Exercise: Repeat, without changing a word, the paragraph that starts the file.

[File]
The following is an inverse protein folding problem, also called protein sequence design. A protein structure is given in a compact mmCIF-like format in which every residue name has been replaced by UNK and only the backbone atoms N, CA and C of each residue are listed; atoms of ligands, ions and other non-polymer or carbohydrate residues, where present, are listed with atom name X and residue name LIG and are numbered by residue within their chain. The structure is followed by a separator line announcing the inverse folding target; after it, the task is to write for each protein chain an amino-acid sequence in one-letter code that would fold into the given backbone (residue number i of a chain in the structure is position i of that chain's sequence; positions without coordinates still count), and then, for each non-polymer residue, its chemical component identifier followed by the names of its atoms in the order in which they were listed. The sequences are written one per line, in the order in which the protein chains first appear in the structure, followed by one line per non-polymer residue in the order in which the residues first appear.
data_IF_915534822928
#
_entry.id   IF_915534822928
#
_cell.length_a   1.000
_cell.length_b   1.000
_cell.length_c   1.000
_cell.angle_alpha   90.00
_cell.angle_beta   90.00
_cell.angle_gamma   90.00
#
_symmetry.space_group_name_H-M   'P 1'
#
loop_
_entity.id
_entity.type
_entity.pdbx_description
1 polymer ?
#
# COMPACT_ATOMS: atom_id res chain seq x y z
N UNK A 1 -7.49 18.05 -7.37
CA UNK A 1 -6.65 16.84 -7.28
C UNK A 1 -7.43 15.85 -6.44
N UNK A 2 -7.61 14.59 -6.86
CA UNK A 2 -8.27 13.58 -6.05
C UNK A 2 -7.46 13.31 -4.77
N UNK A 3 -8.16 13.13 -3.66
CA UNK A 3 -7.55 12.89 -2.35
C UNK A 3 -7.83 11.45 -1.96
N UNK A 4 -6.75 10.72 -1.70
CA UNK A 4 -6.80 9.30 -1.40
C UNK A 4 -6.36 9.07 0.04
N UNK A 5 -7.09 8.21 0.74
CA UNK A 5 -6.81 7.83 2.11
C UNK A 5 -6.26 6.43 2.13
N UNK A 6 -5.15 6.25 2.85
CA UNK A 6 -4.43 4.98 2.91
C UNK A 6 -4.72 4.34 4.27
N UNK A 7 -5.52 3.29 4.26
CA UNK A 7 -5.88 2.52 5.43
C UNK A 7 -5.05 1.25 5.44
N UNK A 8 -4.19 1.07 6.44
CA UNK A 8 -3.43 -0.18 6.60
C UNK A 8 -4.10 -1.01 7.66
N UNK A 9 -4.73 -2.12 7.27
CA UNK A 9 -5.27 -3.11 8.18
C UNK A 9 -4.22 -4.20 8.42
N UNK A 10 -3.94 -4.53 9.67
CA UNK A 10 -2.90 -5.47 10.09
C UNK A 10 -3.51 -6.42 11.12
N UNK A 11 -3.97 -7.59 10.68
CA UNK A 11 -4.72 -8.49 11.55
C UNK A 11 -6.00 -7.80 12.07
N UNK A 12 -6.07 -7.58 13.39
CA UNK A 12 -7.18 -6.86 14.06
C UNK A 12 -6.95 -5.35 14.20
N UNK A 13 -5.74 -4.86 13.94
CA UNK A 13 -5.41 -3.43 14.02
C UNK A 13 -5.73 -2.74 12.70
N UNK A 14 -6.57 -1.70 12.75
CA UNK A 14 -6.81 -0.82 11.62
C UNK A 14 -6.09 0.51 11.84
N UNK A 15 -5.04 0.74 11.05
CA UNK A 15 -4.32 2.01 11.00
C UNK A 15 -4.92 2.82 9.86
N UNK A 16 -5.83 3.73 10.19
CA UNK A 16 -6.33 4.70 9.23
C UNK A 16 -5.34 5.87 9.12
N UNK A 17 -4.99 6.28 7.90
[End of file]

The following is an inverse protein folding problem, also called protein sequence design. A protein structure is given in a compact mmCIF-like format in which every residue name has been replaced by UNK and only the backbone atoms N, CA and C of each residue are listed; atoms of ligands, ions and other non-polymer or carbohydrate residues, where present, are listed with atom name X and residue name LIG and are numbered by residue within their chain. The structure is followed by a separator line announcing the inverse folding target; after it, the task is to write for each protein chain an amino-acid sequence in one-letter code that would fold into the given backbone (residue number i of a chain in the structure is position i of that chain's sequence; positions without coordinates still count), and then, for each non-polymer residue, its chemical component identifier followed by the names of its atoms in the order in which they were listed. The sequences are written one per line, in the order in which the protein chains first appear in the structure, followed by one line per non-polymer residue in the order in which the residues first appear.